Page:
The following command reads all files in the data/raw directory in your Project directory, applies the default cleaning operations (e.g. add a newline character following every sentence ending), and writes the cleaned sources to a directory called data/cleaned in your Project directory:

rock::clean_sources(input = here::here("data", "raw"),
                    output = here::here("data", "cleaned"));

Note that if you only want to read files that have a certain extension, such as .txt or .rock, you can specify this by specifying a regular expression to match against filenames as argument filenameRegex. For example, to only read both .txt files and .rock files, you would pass the regular expression "\\.txt$|\\.txt$", to only read .txt files, the regular expression "\\.txt$", and to only read files with the .rock extension, you would use this command:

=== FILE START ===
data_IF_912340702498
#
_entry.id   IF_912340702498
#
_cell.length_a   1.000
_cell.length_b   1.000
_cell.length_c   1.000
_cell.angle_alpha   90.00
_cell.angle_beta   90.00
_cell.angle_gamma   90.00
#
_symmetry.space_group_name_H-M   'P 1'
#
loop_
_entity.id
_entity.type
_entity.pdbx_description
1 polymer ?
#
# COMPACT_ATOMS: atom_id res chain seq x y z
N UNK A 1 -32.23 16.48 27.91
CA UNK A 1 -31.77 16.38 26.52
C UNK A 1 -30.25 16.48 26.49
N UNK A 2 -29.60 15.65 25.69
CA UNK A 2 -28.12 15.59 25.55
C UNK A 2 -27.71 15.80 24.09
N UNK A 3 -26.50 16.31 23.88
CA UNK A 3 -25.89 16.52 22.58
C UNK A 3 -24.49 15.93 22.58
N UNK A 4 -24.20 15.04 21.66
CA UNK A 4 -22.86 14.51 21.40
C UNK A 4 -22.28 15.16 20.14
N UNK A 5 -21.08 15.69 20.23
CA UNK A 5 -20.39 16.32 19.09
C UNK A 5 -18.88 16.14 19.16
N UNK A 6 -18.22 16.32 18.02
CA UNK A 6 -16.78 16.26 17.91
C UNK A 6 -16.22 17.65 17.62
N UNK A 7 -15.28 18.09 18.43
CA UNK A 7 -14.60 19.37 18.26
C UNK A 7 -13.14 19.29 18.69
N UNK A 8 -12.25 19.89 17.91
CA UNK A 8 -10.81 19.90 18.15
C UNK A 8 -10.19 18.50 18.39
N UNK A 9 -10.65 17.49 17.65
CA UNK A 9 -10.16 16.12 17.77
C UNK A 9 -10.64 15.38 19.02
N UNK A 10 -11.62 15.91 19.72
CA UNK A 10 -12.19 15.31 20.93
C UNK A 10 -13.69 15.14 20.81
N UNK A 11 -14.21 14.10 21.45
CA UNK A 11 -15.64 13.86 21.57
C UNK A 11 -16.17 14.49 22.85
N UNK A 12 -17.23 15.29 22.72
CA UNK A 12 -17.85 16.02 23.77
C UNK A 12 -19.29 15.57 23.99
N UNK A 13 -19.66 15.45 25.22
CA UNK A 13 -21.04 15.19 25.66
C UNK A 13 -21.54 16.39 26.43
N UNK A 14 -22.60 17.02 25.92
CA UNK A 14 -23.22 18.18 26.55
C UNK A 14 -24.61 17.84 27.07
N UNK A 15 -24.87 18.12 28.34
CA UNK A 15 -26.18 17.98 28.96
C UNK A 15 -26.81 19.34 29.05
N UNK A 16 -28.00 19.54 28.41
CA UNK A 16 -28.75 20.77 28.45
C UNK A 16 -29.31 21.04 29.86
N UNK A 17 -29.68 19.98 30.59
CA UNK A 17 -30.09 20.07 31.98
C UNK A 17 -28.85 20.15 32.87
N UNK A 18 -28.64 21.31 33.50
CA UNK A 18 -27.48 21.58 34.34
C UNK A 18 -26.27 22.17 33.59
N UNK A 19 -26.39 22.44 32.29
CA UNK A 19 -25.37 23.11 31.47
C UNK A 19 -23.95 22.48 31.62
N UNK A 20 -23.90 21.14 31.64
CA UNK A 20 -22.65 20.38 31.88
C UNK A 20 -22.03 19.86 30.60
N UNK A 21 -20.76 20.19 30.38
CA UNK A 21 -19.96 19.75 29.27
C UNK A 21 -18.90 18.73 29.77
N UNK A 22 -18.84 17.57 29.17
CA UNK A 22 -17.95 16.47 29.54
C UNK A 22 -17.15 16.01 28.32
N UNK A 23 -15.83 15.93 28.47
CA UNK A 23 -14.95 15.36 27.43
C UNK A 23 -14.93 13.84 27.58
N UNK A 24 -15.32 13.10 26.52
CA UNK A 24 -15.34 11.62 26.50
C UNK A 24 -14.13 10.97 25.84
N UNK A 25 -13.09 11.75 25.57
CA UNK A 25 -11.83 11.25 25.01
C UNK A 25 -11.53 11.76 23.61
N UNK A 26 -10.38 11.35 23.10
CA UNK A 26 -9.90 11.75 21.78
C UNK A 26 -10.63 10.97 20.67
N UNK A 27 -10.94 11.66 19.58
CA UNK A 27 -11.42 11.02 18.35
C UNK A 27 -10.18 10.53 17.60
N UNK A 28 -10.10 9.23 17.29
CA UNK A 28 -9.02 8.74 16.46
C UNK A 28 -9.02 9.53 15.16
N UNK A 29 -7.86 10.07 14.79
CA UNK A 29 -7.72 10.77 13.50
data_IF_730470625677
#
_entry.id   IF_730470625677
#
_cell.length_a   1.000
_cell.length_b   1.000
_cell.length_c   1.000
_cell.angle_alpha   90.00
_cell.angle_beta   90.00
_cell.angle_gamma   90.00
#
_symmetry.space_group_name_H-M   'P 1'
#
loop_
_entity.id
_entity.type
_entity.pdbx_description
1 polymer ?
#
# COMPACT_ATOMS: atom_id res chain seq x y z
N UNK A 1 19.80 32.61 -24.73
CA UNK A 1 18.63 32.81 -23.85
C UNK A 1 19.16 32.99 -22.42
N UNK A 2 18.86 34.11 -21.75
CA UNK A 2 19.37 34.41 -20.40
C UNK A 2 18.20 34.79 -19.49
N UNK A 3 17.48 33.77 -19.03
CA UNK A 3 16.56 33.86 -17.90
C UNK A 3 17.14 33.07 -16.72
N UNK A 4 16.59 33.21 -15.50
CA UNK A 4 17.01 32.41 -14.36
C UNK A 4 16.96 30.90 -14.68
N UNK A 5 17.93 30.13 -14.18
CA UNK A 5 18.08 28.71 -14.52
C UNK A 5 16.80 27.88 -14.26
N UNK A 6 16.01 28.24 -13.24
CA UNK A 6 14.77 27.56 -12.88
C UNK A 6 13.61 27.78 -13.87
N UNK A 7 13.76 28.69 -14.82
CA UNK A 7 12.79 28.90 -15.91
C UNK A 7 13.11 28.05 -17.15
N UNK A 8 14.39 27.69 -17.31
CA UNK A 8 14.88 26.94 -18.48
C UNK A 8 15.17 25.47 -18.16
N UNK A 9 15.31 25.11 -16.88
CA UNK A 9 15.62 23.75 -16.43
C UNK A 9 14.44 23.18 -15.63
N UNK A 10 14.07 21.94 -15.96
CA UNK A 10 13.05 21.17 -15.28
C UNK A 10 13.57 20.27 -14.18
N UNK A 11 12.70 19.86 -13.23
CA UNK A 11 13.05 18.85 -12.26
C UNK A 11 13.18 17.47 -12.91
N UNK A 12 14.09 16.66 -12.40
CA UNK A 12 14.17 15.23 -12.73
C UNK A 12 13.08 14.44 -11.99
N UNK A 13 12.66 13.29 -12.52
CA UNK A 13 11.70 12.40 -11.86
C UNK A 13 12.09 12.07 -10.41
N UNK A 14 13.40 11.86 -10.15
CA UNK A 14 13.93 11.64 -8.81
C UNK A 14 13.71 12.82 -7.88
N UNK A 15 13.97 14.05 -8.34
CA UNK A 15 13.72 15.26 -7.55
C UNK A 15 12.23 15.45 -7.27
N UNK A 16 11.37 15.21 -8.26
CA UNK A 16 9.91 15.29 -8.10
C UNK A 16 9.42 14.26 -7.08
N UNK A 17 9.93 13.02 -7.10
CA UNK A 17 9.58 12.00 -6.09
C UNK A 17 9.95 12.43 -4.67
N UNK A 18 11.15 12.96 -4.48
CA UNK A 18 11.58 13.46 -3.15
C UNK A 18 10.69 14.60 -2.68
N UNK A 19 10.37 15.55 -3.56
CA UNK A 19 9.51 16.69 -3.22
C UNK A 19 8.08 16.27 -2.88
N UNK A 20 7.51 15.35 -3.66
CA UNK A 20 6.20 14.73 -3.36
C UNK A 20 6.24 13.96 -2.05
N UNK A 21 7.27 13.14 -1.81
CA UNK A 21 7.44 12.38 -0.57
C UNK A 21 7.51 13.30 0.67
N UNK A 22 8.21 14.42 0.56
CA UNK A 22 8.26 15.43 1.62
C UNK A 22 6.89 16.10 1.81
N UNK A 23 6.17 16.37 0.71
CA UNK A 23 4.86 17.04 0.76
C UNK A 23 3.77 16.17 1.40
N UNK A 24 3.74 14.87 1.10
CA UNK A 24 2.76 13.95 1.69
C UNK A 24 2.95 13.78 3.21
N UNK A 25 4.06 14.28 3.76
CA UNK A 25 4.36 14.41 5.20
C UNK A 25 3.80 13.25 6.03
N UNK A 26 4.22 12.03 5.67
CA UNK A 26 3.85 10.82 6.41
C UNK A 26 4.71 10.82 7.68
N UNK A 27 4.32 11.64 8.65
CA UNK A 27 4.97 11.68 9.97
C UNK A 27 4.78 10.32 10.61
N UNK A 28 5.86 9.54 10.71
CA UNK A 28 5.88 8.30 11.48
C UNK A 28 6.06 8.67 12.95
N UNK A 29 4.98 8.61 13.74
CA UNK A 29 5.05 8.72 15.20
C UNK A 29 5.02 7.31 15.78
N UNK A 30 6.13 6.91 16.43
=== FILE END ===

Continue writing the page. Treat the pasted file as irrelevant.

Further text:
rock::clean_sources(input = here::here("data", "raw"),
                    output = here::here("data", "cleaned"),
                    filenameRegex = "\\.rock$");

The rock::clean_sources() function has many other functions, which you can read about by requesting the manual page. You can do this by typing ?rock::clean_sources in the R console (the bottom-left panel in RStudio).

12.2.4 Prepending utterance identifiers

12.2.5 Coding and segmentation Automating coding and segmentation

In a sense, cleaning codes already applies some automatic segmentation: after all, the default


12.2.6 Manual coding and segmentation